The course pursued by Congress has apparently been directed by the principle, that when the country has once been involved in war, no matter by what means, or for what objects, it is the duty of the representatives of the people to afford to the President every facility he demands for its prosecution, however wicked or injurious it may be.

“Is the establishment of a code of customs in Mexico, an act of war, or derived from war, or an art of legislation? Why, clearly it is the latter. I want to know how the President of the United States can overturn the revenue law of Mexico, and establish a new one in its stead, any more than he can overturn the law of the descent of property, the law of inheritance, the criminal code, or any other portion of Mexican law?"-Mr. Webster's Speech in Senate, March, 1848.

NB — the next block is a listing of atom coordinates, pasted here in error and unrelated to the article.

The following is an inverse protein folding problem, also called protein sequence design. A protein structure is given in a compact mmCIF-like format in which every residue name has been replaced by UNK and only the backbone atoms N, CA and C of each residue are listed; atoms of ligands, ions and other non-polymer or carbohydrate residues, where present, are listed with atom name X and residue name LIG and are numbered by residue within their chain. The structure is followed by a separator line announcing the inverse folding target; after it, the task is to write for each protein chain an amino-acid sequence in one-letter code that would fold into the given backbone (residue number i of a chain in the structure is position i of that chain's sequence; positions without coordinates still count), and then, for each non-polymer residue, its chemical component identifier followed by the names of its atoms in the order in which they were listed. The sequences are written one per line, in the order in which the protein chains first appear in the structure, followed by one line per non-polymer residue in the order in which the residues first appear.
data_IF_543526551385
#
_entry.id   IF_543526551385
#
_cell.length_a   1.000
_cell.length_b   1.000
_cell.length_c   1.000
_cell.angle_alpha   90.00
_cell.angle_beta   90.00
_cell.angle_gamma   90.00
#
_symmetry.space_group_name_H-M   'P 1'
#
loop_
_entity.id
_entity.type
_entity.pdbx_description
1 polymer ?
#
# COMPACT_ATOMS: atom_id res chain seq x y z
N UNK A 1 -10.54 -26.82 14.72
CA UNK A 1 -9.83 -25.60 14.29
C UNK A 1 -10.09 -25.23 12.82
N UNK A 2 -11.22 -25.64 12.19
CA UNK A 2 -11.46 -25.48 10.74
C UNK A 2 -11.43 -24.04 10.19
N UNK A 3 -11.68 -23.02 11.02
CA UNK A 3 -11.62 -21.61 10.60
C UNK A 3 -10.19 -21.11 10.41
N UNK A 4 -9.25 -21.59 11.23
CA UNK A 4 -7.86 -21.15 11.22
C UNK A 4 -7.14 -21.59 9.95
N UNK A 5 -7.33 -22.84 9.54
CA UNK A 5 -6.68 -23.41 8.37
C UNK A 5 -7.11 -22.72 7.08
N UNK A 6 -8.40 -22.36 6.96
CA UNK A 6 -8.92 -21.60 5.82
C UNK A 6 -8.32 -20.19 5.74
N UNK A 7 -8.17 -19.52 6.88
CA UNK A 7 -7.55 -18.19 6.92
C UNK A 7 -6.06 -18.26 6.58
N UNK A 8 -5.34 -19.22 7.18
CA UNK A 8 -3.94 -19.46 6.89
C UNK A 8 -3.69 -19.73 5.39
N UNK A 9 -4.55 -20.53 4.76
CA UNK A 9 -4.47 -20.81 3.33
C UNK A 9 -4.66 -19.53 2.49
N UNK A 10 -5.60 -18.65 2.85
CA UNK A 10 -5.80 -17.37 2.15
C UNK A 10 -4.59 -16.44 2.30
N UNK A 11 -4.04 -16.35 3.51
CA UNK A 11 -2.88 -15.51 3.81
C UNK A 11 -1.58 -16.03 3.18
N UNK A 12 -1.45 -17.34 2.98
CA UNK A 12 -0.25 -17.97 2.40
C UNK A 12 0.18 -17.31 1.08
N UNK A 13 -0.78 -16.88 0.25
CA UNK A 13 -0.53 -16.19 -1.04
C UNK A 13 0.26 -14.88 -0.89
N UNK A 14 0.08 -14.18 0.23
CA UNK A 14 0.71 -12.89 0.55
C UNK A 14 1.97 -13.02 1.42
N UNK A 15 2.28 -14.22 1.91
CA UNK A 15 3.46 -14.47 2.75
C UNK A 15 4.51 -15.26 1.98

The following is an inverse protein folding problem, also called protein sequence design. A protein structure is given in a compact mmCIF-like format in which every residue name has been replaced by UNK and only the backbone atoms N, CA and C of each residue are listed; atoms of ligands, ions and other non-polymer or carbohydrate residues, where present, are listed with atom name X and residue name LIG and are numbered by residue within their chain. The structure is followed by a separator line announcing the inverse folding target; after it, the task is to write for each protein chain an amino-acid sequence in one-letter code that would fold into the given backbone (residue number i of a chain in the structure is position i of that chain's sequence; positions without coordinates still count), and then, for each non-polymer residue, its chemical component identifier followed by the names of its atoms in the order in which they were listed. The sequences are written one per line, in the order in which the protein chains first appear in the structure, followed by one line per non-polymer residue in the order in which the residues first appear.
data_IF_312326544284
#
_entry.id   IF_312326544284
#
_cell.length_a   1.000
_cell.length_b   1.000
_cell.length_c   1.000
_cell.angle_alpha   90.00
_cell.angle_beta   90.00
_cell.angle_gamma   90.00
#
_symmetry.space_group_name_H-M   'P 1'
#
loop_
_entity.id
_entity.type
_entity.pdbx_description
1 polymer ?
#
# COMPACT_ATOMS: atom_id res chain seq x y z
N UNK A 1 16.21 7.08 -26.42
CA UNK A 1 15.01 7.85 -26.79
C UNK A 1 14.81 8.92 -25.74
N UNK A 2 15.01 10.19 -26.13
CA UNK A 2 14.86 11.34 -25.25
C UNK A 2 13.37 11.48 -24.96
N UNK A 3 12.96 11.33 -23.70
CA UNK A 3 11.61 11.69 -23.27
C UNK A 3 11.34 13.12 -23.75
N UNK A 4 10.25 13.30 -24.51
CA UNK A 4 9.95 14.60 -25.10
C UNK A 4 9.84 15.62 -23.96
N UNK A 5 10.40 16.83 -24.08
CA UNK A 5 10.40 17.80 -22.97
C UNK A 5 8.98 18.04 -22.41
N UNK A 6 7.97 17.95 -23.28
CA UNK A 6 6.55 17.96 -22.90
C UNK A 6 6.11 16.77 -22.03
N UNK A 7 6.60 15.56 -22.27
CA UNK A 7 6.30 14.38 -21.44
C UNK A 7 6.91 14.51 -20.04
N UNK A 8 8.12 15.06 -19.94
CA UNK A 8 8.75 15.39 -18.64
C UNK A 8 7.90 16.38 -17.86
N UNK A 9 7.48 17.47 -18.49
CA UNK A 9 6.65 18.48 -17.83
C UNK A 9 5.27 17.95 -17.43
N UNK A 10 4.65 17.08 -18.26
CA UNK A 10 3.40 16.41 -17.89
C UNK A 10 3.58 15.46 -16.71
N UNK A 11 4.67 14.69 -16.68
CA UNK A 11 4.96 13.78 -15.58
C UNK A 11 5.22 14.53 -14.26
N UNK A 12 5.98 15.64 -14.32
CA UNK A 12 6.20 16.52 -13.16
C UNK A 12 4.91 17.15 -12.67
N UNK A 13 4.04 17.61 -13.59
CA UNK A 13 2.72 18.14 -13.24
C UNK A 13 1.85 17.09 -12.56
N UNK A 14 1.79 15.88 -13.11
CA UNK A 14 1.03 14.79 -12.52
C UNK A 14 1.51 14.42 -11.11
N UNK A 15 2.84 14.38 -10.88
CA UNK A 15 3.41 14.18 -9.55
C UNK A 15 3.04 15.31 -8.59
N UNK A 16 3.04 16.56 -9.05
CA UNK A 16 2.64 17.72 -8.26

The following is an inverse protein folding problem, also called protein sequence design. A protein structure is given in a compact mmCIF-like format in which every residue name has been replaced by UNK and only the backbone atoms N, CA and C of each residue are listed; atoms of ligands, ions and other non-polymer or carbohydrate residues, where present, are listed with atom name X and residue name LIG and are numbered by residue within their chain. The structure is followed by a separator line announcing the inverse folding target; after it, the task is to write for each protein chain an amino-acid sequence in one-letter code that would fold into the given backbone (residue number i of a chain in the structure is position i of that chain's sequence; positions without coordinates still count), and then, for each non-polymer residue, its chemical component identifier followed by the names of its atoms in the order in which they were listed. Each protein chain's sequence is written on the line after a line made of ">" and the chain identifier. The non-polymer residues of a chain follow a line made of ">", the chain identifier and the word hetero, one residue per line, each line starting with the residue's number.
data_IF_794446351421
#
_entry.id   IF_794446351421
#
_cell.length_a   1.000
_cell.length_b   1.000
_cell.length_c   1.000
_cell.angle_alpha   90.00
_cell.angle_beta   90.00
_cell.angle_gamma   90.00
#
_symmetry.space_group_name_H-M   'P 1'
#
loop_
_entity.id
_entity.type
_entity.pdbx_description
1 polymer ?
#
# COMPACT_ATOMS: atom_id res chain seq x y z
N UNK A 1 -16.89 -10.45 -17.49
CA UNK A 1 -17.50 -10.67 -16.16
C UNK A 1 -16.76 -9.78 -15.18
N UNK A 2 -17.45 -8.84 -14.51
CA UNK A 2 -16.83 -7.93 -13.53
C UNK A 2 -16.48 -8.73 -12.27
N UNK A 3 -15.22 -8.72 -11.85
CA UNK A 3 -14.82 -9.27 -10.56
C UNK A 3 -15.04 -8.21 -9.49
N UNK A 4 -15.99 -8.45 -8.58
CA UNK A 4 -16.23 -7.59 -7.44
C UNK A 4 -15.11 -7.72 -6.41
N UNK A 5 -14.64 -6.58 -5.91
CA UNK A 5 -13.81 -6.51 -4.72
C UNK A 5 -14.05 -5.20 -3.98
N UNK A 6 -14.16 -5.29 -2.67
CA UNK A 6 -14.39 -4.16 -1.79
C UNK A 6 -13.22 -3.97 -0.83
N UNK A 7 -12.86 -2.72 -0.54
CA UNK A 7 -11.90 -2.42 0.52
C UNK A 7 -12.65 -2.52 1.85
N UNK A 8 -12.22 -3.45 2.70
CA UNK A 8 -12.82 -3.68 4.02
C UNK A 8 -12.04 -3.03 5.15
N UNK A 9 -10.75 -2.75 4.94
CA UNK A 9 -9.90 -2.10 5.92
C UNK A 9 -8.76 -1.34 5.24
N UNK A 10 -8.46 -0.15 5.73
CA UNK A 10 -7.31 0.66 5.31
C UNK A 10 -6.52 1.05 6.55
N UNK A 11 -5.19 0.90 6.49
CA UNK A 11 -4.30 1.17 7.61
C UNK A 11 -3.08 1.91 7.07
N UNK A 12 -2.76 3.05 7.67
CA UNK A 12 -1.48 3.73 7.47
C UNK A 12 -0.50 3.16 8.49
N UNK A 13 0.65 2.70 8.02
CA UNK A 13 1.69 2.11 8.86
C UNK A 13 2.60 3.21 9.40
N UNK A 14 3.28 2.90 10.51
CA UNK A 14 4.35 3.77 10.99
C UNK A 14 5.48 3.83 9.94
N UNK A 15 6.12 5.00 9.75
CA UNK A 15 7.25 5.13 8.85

Not only has the public mind become accustomed to executive usurpation, but it has lost, in its admiration of military success, that jealousy of military power, which is a most powerful safeguard of republican liberty. We have been utterly heedless of the melancholy example exhibited by Mexico herself, of the disastrous influence of a thirst for martial renown. The astonishing facility with which that country was overrun and prostrated by our troops, cannot be accounted for solely by the paralyzing effect of the Mexican church on the progress of science and civilization. Ever since her independence, Mexico has fostered a military spirit; but it was a spirit that consumed her very vitals. The resources of the State were squandered on the army, and the army through its generals governed the Stale. The blessings of peace were despised, and the citizens, instead of combining for the common welfare, were divided into partisans of rival Generals. Revolution succeeded revolution in rapid succession, one chieftain supplanting another. A civilian was scarcely ever placed at the head of the State, the reins of government being almost invariably committed to hands that grasped the sword. The history of the Republic of Mexico has been a history of military insurrections and usurpations. Even when invaded by a foreign enemy, military factions and rival chiefs paralyzed the strength of the nation, and rendered her an easy prey. All the records of the past bear witness to the fact, that popular Generals have been the chief destroyers of Republics. Yet the American people, deaf to the warnings of his